4. Review – Checking in on yourself daily can help ensure you’re staying on top of your tasks. Doing a weekly review can help you see which needs to be reassessed or reassigned.
  5. Engage – Take on the most pressing jobs first. Keep your mind on the job by turning off all potential interruptions.

Don’t Repeat Yourself (DRY)

The DRY Principle encourages avoiding duplication of effort by using previously completed tasks. Because repetition is inefficient and unnecessary, the DRY Principles recommend establishing routines and utilizing premade templates to reduce it. This productivity technique is commonly useed in software development.

For instance, you could create email templates for messages you send often or project status reports for recurring tasks. You can even get apps to automate your daily admin and reduce time spent on complex yet crucial activities. All in all, DRY Principle is a great way to save time and energy.

The Eisenhower Matrix

The Eisenhower Matrix is all about tackling the most critical tasks first, no matter when they’re due. President Eisenhower used this strategy, which worked well, hence the name.

It’s a way to ensure we prioritize activities that align with our goals instead of only focusing on the ones with the nearest deadline. There are four quadrants in this matrix. Each matrix represents a different level of urgency and importance:

  • Urgent And Important: These tasks require immediate attention and are high priority. They should be completed as soon as possible.
  • Important But Not Urgent: These tasks are important but don’t require immediate attention. They should be scheduled and planned for to prevent them from becoming urgent.
  • Urgent But Not Important: These are urgent but not necessarily important tasks. If possible, they should be delegated to someone else or completed quickly to free up time for more critical tasks.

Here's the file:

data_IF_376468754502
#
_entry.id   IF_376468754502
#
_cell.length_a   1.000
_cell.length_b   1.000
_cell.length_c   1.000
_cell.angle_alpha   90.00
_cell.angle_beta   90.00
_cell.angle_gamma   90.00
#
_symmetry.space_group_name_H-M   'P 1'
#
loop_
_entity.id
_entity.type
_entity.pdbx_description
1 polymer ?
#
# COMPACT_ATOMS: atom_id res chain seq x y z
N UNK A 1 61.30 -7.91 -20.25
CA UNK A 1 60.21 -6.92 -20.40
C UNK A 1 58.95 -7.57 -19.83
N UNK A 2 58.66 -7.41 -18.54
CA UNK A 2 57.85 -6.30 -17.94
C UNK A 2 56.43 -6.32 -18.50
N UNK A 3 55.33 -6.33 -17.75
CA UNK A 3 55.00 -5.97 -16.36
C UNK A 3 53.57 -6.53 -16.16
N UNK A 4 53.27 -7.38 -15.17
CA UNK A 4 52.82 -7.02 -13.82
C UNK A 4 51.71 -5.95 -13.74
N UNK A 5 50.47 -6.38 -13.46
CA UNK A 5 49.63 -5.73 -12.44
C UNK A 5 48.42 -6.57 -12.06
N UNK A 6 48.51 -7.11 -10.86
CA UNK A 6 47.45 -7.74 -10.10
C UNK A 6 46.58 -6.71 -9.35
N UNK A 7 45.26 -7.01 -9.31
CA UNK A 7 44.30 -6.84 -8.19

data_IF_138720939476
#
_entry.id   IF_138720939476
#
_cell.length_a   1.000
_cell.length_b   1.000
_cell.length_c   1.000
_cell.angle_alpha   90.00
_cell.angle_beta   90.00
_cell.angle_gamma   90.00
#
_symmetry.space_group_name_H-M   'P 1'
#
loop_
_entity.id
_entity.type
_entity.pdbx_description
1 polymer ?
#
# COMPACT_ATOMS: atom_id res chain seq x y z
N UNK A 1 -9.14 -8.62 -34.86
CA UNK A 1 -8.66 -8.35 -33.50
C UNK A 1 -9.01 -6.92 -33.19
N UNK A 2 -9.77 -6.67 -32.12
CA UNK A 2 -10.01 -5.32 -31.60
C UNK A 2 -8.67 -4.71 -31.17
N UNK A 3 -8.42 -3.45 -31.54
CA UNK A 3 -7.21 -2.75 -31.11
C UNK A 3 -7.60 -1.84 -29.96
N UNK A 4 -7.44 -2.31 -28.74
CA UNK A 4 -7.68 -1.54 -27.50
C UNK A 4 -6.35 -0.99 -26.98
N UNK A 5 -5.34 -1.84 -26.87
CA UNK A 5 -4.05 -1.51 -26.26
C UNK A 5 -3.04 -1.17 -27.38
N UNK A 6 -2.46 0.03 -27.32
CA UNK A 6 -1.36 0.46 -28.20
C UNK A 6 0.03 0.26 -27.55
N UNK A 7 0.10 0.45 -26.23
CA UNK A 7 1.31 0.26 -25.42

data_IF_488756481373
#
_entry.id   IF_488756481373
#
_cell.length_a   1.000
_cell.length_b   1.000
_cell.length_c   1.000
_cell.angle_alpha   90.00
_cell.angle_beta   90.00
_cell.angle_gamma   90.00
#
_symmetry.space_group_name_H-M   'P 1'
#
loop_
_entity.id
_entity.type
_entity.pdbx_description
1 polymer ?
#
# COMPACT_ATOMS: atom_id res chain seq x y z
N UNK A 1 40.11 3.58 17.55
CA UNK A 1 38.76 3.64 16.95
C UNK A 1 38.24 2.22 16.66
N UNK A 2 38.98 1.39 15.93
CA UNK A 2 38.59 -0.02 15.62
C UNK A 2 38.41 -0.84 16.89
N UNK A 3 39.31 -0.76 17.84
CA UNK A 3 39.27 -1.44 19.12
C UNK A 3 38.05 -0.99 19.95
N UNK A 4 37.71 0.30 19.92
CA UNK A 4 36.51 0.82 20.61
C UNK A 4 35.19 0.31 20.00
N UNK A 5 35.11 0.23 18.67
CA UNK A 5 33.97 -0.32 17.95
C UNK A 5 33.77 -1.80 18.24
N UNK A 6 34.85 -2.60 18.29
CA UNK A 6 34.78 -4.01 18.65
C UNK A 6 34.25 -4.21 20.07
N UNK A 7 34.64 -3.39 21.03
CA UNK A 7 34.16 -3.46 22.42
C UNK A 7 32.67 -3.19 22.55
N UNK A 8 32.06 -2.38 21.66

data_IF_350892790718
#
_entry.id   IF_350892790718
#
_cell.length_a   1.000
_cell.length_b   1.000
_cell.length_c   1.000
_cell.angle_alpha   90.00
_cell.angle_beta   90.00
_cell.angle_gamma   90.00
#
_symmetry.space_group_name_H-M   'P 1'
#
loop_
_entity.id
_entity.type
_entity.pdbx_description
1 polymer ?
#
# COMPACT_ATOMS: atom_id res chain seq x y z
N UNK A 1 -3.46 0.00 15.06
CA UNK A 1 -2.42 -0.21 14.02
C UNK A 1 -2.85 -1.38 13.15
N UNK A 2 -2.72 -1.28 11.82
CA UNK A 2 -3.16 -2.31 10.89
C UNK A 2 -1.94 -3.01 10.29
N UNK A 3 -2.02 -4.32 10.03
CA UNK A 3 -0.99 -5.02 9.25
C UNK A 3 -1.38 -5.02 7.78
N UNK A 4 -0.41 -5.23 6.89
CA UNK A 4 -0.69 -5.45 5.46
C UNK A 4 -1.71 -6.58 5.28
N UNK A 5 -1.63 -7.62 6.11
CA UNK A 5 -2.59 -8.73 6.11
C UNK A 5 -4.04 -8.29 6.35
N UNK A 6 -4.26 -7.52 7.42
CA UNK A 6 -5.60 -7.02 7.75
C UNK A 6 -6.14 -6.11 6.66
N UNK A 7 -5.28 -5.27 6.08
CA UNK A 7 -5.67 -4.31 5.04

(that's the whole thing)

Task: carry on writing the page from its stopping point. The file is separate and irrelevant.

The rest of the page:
• Not Urgent And Not Important: These tasks are neither urgent nor essential. They should be eliminated or postponed to free up time for more critical tasks.

Time Blocking

Time blocking is a great way to be more productive. It’s based on the idea that if you give yourself a certain length of time to complete a task, you’re more likely to stay focused and get it done. It’s like a mini-challenge to yourself – instead of letting a job take up as much time as you give it, you set a limit and keep it within that.

This means you could be more deliberate about how you spend your time, and it is perfect for getting through those low-value tasks like emails and filing paperwork.

Time blocking is well-liked because it is easy to implement and is highly likely to succeed. To avoid having your most important work interrupted by meetings, you should block off this time in your calendar. Include any appointments or events that can’t be rescheduled. Fill in the gaps with less important tasks as time permits.

Over time, you’ll become more accurate in your time estimates and more confident in declining opportunities that don’t align with your highest priorities.


Single-tasking is preferable compared to multitasking, which is known to reduce efficiency. Most of us juggle because we believe it will increase productivity, but the reverse is usually the case. Our minds can only focus on one complicated task at a time, and that’s why the work we produce suffers whenever we switch between tasks.

A lot of tension can build up when we try to multitask, harming our efficiency. Simply put, single-tasking entails focusing on a single activity at a time. Turn off your phone, close any unnecessary browser tabs, and allow yourself plenty of room to focus on one task at a time.

The Two-Minute Rule

If you have something nagging at you and it won’t take long to do, just get it out of the way. According to David Allen’s book Getting Things Done, if a task will take less than 2 minutes, do it immediately.

This is a great way to stop procrastinating and get that sense of accomplishment – which can boost you and help you get motivated. Also, it will help clear your head, so you don’t have to keep worrying about those little things.

The Rule of Three

People who are highly ambitious or make task lists but need help to get through them can benefit significantly from applying the Rule of Three. Making the most of each day requires prioritizing what matters most and set your sights on accomplishing something worthwhile.

Keeping a daily log of your progress toward your top three goals will help you reach them. Most importantly, they should not be activities but outcomes, such as “complete expenses report.” Setting those three relevant intentions at the start of your day will remind you what you need to concentrate on. Even something as insignificant as this could have significant results.

The Pomodoro Technique